The faithful woman, who is attracted to her lover answers in these words:

††††††††††††††† Spring and flowers are plentiful,

††††††††††† I will present flowers of my forelock to my beloved.

In Pashto literature the expression of love, unlike in Dari literature, is not only the privilege of man or lover. The Pashtun woman deems it her right to express her feelings of love and pain freely in landey. See how an afflicted woman describes her pain and grief in tears:

††††††††††††††† Do not slap my face, Oh cruel lover,

††††††††††† Whom should I turn my tearful eyes to?

The Pashtun woman not only demonstrates her feelings in the world of love, but she also used landey in the battlefield. We come across events in our national history where the singing of a single landey by a woman has proved to be more effective than weapons. After hearing such couplets, men have always rushed to the battlefield without hindrance. She addresses them in these words:

††††††††††††††† Do not ever lose heart my love,

††††††††††† I will hang a garland of flowers around your neck.

In the battle of Maiwand, when Pashtuns prepared to fight for their country, a Pashtun maiden proudly sent off her lover to the battlefield and dispatched this message to the commander of this patriotic war:

††††††††††††††† Convey my greeting to Ayub Khan,

††††††††††† I have sent off my lover to lend a hand.

The Pashtun woman, not only sent her lover to fight but accompanied him into battle.

††††††††††††††† Why should my love not wield the sword?

††††††††††† I accompany him halfway to the trenches.

When love vies with the nation, the patriotic Pashtun woman chooses to sacrifice her love rather than accept defeat and disgrace:

††††††††††††††† May you come riddled with bullets,

††††††††††† For I do not want tohear news of your cowardice.

When the young Pashtun returns triumphant from war, his lover greets him as such:

††††††††††††††† Welcome! Welcome home, thanks God,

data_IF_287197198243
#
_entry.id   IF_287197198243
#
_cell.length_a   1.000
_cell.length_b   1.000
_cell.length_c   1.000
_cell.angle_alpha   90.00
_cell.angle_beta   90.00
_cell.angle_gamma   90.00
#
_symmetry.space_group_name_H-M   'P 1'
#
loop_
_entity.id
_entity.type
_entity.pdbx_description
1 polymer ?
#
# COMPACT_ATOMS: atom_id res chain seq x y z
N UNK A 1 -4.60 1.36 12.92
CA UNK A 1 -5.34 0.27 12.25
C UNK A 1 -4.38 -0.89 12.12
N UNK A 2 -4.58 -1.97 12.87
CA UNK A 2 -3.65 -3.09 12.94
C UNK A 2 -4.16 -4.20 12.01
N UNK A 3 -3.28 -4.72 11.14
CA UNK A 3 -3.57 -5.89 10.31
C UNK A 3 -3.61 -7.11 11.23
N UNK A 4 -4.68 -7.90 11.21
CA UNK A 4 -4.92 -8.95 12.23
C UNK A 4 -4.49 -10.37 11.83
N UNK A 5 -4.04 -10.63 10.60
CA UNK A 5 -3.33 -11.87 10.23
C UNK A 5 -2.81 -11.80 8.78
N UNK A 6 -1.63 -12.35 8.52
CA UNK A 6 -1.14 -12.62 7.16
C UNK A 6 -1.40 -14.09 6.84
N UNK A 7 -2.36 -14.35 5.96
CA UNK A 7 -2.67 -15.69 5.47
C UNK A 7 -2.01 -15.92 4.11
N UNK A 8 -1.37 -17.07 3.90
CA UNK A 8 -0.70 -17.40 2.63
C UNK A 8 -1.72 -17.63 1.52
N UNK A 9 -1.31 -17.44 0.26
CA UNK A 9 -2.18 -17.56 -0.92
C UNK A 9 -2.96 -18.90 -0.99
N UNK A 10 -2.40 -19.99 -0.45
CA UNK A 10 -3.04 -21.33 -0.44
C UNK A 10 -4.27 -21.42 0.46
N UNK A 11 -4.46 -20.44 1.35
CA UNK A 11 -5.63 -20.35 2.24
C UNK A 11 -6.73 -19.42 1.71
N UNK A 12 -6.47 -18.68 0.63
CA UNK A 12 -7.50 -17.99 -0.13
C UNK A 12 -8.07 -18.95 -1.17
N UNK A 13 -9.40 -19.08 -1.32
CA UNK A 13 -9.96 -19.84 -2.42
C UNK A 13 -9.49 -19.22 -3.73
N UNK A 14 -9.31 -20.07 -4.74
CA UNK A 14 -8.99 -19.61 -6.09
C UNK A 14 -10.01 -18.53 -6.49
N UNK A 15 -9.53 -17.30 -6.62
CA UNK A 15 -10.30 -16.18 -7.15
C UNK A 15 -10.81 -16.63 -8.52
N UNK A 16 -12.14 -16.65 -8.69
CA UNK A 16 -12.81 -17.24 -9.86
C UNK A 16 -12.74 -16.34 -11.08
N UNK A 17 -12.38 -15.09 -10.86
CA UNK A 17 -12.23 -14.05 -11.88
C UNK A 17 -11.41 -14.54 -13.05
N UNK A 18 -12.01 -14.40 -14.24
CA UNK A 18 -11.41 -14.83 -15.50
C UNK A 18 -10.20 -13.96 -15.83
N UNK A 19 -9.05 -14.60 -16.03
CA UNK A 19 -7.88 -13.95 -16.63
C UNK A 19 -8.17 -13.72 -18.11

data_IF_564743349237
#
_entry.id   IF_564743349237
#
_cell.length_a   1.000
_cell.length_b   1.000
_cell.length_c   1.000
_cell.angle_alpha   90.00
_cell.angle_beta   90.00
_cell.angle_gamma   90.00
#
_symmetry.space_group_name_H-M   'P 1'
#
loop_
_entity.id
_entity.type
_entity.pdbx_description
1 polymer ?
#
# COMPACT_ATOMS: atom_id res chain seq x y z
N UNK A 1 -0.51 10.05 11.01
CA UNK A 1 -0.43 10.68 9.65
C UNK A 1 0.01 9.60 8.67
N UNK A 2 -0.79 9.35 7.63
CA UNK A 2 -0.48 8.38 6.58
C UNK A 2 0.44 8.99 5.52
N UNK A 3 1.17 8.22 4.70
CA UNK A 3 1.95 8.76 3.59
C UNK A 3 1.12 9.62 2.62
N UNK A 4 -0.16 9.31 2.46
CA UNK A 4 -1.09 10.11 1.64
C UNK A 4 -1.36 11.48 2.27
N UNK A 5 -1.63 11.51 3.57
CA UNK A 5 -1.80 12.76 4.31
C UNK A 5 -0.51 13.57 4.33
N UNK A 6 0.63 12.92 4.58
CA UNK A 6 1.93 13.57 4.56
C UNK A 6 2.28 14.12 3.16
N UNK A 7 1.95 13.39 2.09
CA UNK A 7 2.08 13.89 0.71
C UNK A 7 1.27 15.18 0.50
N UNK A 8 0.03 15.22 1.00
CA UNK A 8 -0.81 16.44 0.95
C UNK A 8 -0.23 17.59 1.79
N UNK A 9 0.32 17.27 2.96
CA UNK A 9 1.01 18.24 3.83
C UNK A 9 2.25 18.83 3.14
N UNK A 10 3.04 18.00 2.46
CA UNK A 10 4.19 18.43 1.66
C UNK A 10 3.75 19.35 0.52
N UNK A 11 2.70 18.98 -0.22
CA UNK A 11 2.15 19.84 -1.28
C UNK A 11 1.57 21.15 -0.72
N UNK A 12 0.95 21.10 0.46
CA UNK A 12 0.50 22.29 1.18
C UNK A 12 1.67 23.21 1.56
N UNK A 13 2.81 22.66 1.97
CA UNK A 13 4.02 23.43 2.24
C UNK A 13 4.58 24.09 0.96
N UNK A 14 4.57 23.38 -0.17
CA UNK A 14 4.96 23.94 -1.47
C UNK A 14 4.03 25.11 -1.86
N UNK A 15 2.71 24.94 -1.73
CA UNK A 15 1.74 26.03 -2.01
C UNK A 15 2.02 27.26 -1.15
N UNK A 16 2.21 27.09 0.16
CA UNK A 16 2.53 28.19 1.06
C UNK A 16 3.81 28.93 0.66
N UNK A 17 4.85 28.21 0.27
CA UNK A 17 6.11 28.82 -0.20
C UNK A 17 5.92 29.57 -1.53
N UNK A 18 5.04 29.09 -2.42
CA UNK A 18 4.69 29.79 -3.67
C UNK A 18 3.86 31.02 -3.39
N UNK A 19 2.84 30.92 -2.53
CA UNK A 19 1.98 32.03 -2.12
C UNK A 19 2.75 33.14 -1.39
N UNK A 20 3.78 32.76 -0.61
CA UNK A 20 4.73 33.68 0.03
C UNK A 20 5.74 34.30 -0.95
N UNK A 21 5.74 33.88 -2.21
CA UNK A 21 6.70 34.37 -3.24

††††††††††† You were not humbled before the enemy.

And so we see the part of Pashtun women in Pashto folk literature. Another part of folk literature are naara in stories and ghara in the national dance called Atan and sundarey (songs) recited in weddings to which woman have contributed significantly. In fact, most of the naras and wedding songs have been authored by women.

††††††††††††††† In Pashto love stories the woman enjoys a special status similar to that of a hero. For example, in the tales of Fateh Khan and Rabia, Momin Jan and Sherino, Shadi and Bibo, Adam Khan and Durkhaney, women express the tender feeling of the fair sex in naaras in a charming literary manner.

 

The Naara

††††††††††††††† Generally there are two characters playing the leading roles in a love story that is the lover and his beloved. The story revolves around the actions of these two. The lover also has his own naaras, but the naaras of his sweetheart are delicate and touching.

††††††††††††††† Atan is an old tribal custom of the Pashtuns, and when young men and women come together to dance filled with rupture, the fire of love is kindled and the young men sing love songs in their melodious voices. The maidens accompany them with their ecstatic whirls of dancing and singing. Fore example, notice how a young lover from Kandahar expresses his love for a girl from Bori in the following Atan nara.